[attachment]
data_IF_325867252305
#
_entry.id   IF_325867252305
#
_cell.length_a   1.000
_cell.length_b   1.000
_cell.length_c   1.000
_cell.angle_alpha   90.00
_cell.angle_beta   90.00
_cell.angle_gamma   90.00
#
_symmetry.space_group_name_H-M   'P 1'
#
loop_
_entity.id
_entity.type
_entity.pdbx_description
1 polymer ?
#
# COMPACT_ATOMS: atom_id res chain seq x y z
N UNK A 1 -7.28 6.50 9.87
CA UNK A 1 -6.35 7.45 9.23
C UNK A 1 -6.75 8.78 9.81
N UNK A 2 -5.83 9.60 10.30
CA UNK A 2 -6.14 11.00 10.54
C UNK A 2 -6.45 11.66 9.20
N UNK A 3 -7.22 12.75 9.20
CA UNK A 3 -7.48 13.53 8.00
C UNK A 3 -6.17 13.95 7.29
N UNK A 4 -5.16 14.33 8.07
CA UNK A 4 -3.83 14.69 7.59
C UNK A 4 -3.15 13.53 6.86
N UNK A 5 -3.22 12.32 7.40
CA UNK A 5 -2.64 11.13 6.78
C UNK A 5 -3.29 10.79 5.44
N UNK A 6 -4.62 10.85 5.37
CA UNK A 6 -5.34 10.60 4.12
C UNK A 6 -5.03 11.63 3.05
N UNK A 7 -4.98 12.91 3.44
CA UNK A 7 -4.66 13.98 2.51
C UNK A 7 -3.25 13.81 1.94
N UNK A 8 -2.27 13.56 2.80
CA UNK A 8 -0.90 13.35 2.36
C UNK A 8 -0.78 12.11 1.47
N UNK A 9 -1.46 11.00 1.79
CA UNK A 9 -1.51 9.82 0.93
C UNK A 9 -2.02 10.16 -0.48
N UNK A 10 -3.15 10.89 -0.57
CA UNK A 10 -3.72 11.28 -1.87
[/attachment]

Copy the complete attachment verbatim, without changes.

data_IF_325867252305
#
_entry.id   IF_325867252305
#
_cell.length_a   1.000
_cell.length_b   1.000
_cell.length_c   1.000
_cell.angle_alpha   90.00
_cell.angle_beta   90.00
_cell.angle_gamma   90.00
#
_symmetry.space_group_name_H-M   'P 1'
#
loop_
_entity.id
_entity.type
_entity.pdbx_description
1 polymer ?
#
# COMPACT_ATOMS: atom_id res chain seq x y z
N UNK A 1 -7.28 6.50 9.87
CA UNK A 1 -6.35 7.45 9.23
C UNK A 1 -6.75 8.78 9.81
N UNK A 2 -5.83 9.60 10.30
CA UNK A 2 -6.14 11.00 10.54
C UNK A 2 -6.45 11.66 9.20
N UNK A 3 -7.22 12.75 9.20
CA UNK A 3 -7.48 13.53 8.00
C UNK A 3 -6.17 13.95 7.29
N UNK A 4 -5.16 14.33 8.07
CA UNK A 4 -3.83 14.69 7.59
C UNK A 4 -3.15 13.53 6.86
N UNK A 5 -3.22 12.32 7.40
CA UNK A 5 -2.64 11.13 6.78
C UNK A 5 -3.29 10.79 5.44
N UNK A 6 -4.62 10.85 5.37
CA UNK A 6 -5.34 10.60 4.12
C UNK A 6 -5.03 11.63 3.05
N UNK A 7 -4.98 12.91 3.44
CA UNK A 7 -4.66 13.98 2.51
C UNK A 7 -3.25 13.81 1.94
N UNK A 8 -2.27 13.56 2.80
CA UNK A 8 -0.90 13.35 2.36
C UNK A 8 -0.78 12.11 1.47
N UNK A 9 -1.46 11.00 1.79
CA UNK A 9 -1.51 9.82 0.93
C UNK A 9 -2.02 10.16 -0.48
N UNK A 10 -3.15 10.89 -0.57
CA UNK A 10 -3.72 11.28 -1.87